In December of 2015, an Irish-led team of 14 cave explorers went on an expedition to Papua New Guinea’s Southern Highlands province to map the caves and underground rivers of a truly remarkable place: Mount Bosavi – a completely unexplored (and thankfully extinct) volcano. A future UNESCO World Heritage site, Mount Bosavi is one of the last remaining wild places on earth. However, the cavers didn’t go alone. Though cargo was limited, they brought along as many Luci lights as they could carry.
Why? Two reasons:
- To help them explore the cave systems
- More importantly, to give out to the local Kosua, who live a week’s trek away from the nearest town and have zero access to electricity.
The following is team leader Stephen Read’s account of the expedition.
Mount Bosavi lies in the heart of the pristine Great Papuan Plateau rainforest of the Kikori River Basin. At about 4 km wide and 1 km deep, it’s home to a great number of species previously unknown to science until fairly recently.
It took 18 months to prepare for the trip. As most of our route was inaccessible by road, we often travelled by small charter planes. The final leg to Fogomai-iu village had us landing onto a grass airstrip.
Fogomai-iu village is located on the eastern slopes of the volcano. Because of their remote location, the Kosua who call Fogomai-iu home have lived in complete isolation from the outside world for almost all of their existence. While it’s impossible to generalize an entire community, we found them to be overwhelmingly friendly, welcoming and proud of their history with a deep knowledge and respect for their surrounding environment.
The tribal landowners welcomed us onto their lands with a “sing sing,” a genuine gesture of friendship and promised hospitality often performed as a peacekeeping ritual between neighboring tribes. Kitted out in ceremonial dress made from feathers, animal hides and forest grasses, the men painted their bodies, sang and danced to the rhythm of Kundu drums.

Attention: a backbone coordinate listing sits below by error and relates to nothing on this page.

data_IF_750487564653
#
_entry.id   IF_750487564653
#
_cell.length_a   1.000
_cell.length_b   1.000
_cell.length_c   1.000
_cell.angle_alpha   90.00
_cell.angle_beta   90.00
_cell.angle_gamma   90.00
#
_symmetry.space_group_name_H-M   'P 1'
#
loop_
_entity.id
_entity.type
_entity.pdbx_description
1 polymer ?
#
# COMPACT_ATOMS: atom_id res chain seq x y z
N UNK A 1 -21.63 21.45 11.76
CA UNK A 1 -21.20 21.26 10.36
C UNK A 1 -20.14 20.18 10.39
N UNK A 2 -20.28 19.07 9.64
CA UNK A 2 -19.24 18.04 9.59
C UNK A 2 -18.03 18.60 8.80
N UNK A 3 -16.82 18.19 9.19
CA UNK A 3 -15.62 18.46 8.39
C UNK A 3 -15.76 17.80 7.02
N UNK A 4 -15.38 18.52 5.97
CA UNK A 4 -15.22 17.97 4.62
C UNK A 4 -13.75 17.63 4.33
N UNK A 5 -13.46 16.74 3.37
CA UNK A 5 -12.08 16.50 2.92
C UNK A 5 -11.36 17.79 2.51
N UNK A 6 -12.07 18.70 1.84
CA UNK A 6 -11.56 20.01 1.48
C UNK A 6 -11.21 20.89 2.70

While the aim of our expedition was primarily exploratory, our other key goal was to help our hosts as best as we could. The lush equatorial climate provides ample food, but the same can’t be said of electricity, medical or educational supplies. The terrain is remote and hostile – the nearest town is a week’s trek away, necessarily on foot – and the Kosua receive virtually no outside support from the government or NGO’s.
Due to weight restrictions, we were really limited in what we could carry into the jungle, but the small, lightweight Luci lights made a huge difference to local families. Our own served us well, illuminating camps at nights, evening data compilation, the occasional medical problem, dinner preparations and even a ‘sing sing’ or two…
We split into small teams and hiked for hours through dense rainforest to get to the cave sites. The caves were all spectacular, some of which were big enough to fly an airplane through, some with underground lakes, most a habitat for birds and giant fruit bats (called flying foxes), and all of course featuring stalagmites, stalactites and other spectacular cave formations.
Over Christmas and the new year, we pushed as far as we could, high into the dense uninhabited forest on the Darai Plateau. We surveyed a total of over 8 kilometer’s worth of unexplored passages, 36 caves and over 20 undocumented cave systems, and we’re still barely scratching the surface. Happily, we managed to avoid any significant sicknesses or injuries. We can’t wait to go back!
Header image credit: Jack Healy
All other images: Axel Hack